The 110-building complex, which is owned by CWCapital Asset Management, holds a massive 11,232 rental units.
As part of the deal, Blackstone and Canadian investment giant Ivanhoe Cambridge pledged to keep about 5,000 apartments below market rents for at least the next 20 years. In exchange, the city, which was involved in negotiations because of how much middle-income housing was at stake, will provide a $144 million low-interest loan and waive $77 million in mortgage recording taxes.
The buyers-to-be have vowed not to convert the site to condos or build new towers. However, they have the city’s permission to sell more than 700,000 square feet in unused development rights.
Blackstone — which is buying the property through Blackstone Property Partners, a fund launched last year — and Ivanhoe are each putting up $1.3 billion for the deal, sources said.
City Hall officials lauded the deal as an end to the complex’s precarious state since Tishman Speyer and its partner, BlackRock, defaulted on $4.4 billion of debt in 2010.
Last year, CWCapital, which took control of the complex after the default, tapped Eastdil Secured’s Douglas Harmon to market it for sale.
Jonathan Gray, Blackstone’s global head of real estate, called the complex an “irreplaceable asset” at a press conference last month.
“I think it goes to the return expectations we have,” he said.
Price: $690 million
Buyers: Fairstead Capital & Blackstone Group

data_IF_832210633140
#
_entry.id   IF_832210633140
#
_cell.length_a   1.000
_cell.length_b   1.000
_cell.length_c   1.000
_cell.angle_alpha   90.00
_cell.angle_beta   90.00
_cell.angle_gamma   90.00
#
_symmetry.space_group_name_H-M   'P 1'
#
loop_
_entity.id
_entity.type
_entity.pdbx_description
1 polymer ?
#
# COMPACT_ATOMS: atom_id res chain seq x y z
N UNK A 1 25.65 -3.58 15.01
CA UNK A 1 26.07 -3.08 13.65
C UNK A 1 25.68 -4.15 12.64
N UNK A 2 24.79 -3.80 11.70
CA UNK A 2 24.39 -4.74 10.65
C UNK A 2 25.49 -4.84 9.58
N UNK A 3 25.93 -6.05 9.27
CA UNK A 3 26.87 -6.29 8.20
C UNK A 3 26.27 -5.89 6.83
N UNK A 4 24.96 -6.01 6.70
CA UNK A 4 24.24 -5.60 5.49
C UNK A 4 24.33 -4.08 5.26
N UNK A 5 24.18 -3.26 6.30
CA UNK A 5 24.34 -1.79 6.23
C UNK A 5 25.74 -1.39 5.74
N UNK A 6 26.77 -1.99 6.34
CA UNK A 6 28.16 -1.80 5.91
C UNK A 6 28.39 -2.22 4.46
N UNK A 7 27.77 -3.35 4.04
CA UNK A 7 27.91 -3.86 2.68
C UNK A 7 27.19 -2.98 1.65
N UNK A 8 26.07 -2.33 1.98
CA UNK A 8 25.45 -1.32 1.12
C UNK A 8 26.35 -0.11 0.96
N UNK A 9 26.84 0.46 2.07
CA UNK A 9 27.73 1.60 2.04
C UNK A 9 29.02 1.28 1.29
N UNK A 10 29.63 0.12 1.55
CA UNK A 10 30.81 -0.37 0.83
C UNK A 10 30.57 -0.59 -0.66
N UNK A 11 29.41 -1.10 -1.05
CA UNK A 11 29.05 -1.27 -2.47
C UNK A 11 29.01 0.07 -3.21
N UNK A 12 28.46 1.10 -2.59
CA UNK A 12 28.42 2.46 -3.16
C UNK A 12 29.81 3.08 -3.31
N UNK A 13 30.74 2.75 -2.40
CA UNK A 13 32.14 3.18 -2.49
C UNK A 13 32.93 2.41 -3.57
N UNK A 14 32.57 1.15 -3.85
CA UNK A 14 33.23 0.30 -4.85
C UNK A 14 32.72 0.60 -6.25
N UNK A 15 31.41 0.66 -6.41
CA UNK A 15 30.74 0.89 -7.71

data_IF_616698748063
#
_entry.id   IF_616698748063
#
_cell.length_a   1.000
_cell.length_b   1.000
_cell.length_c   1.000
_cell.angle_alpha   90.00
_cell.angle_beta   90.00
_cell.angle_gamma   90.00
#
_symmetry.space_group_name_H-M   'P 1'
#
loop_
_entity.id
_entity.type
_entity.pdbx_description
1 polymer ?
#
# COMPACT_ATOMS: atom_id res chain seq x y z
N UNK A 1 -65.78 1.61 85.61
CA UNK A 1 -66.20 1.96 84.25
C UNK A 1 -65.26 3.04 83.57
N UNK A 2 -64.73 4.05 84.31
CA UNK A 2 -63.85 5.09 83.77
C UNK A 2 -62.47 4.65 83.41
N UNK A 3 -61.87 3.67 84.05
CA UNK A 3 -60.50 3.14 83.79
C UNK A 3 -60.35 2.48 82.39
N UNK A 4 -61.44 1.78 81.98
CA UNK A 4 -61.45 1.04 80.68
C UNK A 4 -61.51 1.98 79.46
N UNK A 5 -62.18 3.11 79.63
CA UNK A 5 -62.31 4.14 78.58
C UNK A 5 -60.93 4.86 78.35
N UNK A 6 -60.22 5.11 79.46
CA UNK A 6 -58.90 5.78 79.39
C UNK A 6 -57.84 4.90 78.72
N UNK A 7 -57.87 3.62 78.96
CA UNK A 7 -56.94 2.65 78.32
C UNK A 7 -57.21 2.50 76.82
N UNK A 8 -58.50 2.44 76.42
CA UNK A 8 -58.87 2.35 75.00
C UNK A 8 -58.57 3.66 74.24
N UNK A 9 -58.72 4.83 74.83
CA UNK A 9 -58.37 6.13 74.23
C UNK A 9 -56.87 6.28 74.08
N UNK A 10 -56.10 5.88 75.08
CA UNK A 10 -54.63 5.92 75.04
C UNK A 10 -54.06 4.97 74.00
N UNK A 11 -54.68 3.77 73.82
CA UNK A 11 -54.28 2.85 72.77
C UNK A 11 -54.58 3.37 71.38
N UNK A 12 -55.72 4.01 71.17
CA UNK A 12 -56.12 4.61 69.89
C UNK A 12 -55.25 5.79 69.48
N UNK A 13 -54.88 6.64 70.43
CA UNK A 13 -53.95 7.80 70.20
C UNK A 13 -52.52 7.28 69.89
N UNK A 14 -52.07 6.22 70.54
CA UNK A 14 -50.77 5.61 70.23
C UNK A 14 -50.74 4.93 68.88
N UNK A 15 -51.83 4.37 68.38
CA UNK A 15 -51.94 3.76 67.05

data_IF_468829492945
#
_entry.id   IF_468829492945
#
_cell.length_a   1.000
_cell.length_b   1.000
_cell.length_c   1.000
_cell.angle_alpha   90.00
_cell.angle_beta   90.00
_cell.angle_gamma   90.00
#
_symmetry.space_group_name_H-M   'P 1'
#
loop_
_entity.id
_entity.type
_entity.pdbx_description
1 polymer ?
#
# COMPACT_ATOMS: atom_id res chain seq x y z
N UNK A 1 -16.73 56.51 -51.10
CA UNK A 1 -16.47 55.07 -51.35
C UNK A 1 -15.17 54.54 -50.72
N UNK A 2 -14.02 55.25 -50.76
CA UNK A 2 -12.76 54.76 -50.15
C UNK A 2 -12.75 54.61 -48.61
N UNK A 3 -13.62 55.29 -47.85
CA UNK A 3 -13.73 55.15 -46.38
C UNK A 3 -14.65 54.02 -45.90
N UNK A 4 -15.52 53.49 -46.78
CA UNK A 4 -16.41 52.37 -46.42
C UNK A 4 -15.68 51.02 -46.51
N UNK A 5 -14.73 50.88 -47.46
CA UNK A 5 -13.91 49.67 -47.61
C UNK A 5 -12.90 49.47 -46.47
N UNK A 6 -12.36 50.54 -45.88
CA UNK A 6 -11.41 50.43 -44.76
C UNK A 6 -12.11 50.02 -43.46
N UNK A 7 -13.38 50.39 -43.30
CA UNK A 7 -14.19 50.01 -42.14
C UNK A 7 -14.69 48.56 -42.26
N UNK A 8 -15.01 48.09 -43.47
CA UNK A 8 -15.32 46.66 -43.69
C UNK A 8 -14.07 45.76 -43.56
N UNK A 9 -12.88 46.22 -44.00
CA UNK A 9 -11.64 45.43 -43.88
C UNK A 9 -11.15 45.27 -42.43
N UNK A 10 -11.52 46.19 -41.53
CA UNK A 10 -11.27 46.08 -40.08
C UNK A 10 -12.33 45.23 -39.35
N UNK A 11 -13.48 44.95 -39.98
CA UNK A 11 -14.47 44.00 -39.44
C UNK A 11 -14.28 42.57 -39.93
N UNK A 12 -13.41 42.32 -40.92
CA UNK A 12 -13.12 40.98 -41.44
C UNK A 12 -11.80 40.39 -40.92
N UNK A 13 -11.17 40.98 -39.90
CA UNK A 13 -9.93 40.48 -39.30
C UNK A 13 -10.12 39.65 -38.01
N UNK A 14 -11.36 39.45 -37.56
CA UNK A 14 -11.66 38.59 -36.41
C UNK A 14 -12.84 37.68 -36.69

Date: September 2015
Part of selling involves saying goodbye. After legendary building owner and developer Benny Caiola died at age 79 in 2010, his children inherited the task of determining the fate of his many buildings. Sources said it was an emotional journey.
The Italian plasterer founded his real estate firm B&L Management Company in 1980 and went on to amass (and develop) nearly three dozen buildings.
Caiola’s four children and his wife were reluctant to sell the largest of the firm’s holdings: a coveted 24-building, 979-unit Manhattan package, which is scattered through Chelsea and the Upper East Side.
“When it came to pulling the trigger, they couldn’t do it,” said Aliza Avital-Caplan, a broker at Emerald Equities NYC, who has been working with the family since 2007 and has brokered several of their sales, including a 210-unit Chelsea rental at 120 West 21st Street for $139 million.
In 2011, the family decided to test the waters via word of mouth.